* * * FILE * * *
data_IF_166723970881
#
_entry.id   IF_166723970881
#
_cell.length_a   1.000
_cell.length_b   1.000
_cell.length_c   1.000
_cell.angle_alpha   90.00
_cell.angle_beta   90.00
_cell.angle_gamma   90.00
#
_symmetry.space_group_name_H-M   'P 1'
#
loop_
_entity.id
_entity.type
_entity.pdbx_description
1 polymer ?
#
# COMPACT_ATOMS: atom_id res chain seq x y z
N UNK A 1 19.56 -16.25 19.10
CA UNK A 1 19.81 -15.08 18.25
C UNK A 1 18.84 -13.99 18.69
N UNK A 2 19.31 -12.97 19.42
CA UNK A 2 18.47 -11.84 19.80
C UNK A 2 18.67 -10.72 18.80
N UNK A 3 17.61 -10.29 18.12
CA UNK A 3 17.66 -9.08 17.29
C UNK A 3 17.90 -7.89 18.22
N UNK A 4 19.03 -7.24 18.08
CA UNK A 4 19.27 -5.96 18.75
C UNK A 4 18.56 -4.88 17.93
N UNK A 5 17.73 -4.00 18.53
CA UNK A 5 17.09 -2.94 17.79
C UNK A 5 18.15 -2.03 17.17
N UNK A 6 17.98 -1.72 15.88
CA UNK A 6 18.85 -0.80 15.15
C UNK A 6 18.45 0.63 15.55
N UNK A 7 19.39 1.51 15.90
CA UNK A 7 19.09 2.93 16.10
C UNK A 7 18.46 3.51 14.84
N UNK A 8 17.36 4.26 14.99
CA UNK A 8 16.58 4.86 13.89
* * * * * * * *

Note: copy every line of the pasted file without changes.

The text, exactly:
data_IF_166723970881
#
_entry.id   IF_166723970881
#
_cell.length_a   1.000
_cell.length_b   1.000
_cell.length_c   1.000
_cell.angle_alpha   90.00
_cell.angle_beta   90.00
_cell.angle_gamma   90.00
#
_symmetry.space_group_name_H-M   'P 1'
#
loop_
_entity.id
_entity.type
_entity.pdbx_description
1 polymer ?
#
# COMPACT_ATOMS: atom_id res chain seq x y z
N UNK A 1 19.56 -16.25 19.10
CA UNK A 1 19.81 -15.08 18.25
C UNK A 1 18.84 -13.99 18.69
N UNK A 2 19.31 -12.97 19.42
CA UNK A 2 18.47 -11.84 19.80
C UNK A 2 18.67 -10.72 18.80
N UNK A 3 17.61 -10.29 18.12
CA UNK A 3 17.66 -9.08 17.29
C UNK A 3 17.90 -7.89 18.22
N UNK A 4 19.03 -7.24 18.08
CA UNK A 4 19.27 -5.96 18.75
C UNK A 4 18.56 -4.88 17.93
N UNK A 5 17.73 -4.00 18.53
CA UNK A 5 17.09 -2.94 17.79
C UNK A 5 18.15 -2.03 17.17
N UNK A 6 17.98 -1.72 15.88
CA UNK A 6 18.85 -0.80 15.15
C UNK A 6 18.45 0.63 15.55
N UNK A 7 19.39 1.51 15.90
CA UNK A 7 19.09 2.93 16.10
C UNK A 7 18.46 3.51 14.84
N UNK A 8 17.36 4.26 14.99
CA UNK A 8 16.58 4.86 13.89